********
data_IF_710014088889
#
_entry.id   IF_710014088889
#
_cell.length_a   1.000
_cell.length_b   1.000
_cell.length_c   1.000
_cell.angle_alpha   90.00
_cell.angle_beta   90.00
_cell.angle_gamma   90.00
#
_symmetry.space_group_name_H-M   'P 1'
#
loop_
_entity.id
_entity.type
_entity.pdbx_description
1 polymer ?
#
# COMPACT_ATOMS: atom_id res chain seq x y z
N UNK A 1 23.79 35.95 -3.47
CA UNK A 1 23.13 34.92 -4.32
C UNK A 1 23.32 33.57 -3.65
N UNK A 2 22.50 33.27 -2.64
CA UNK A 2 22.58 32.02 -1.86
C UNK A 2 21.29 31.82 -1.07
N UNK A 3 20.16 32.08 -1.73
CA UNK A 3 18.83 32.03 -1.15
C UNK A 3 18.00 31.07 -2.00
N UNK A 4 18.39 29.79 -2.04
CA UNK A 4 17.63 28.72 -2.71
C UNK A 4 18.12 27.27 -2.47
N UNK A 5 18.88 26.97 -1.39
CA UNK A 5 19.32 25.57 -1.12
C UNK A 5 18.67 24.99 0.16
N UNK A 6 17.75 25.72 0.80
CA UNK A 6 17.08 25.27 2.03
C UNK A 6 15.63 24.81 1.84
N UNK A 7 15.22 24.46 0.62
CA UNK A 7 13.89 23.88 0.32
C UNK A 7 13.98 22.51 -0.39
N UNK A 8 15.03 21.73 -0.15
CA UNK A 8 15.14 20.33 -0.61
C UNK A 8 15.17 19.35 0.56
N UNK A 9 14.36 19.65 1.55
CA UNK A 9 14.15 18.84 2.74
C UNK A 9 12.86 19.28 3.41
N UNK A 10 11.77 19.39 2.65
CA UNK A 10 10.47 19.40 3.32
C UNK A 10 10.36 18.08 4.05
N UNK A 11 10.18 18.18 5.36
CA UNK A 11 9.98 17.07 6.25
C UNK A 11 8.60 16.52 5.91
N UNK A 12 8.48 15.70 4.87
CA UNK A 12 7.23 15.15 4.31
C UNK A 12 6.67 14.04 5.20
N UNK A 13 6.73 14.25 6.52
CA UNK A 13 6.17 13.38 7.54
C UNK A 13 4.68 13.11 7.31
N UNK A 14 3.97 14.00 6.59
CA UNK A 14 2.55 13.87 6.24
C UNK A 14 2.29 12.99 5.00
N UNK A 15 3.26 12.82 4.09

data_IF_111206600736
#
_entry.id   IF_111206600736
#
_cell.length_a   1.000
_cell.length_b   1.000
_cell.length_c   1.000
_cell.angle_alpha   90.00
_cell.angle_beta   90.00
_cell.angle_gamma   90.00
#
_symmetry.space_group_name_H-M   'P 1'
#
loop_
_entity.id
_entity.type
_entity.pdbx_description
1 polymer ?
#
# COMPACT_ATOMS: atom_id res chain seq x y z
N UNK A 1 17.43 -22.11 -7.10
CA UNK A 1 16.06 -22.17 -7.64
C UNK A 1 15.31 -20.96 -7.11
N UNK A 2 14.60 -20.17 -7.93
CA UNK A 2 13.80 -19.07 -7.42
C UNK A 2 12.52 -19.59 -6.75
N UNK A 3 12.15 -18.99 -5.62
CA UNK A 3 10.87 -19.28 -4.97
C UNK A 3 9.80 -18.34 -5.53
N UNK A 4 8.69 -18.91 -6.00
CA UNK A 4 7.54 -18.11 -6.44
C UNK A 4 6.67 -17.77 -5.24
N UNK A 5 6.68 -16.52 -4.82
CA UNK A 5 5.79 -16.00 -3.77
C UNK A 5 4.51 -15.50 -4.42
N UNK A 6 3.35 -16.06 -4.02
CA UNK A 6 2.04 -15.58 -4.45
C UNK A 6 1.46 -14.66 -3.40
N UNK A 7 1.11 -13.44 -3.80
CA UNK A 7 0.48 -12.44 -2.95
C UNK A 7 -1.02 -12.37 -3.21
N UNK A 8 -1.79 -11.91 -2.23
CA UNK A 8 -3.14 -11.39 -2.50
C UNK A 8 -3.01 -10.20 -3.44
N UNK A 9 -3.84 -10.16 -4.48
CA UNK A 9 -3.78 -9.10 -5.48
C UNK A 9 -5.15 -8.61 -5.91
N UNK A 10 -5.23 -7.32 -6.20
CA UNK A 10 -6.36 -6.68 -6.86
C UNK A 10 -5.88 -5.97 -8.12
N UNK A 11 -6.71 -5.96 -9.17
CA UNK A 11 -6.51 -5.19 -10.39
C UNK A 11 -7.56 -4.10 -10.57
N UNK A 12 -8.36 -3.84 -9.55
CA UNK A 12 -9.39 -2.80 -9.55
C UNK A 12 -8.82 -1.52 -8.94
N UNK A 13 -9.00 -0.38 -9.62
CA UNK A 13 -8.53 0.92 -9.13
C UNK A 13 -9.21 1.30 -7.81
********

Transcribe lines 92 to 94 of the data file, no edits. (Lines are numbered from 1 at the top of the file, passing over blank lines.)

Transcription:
C UNK A 3 9.80 -18.34 -5.53
N UNK A 4 8.69 -18.91 -6.00
CA UNK A 4 7.54 -18.11 -6.44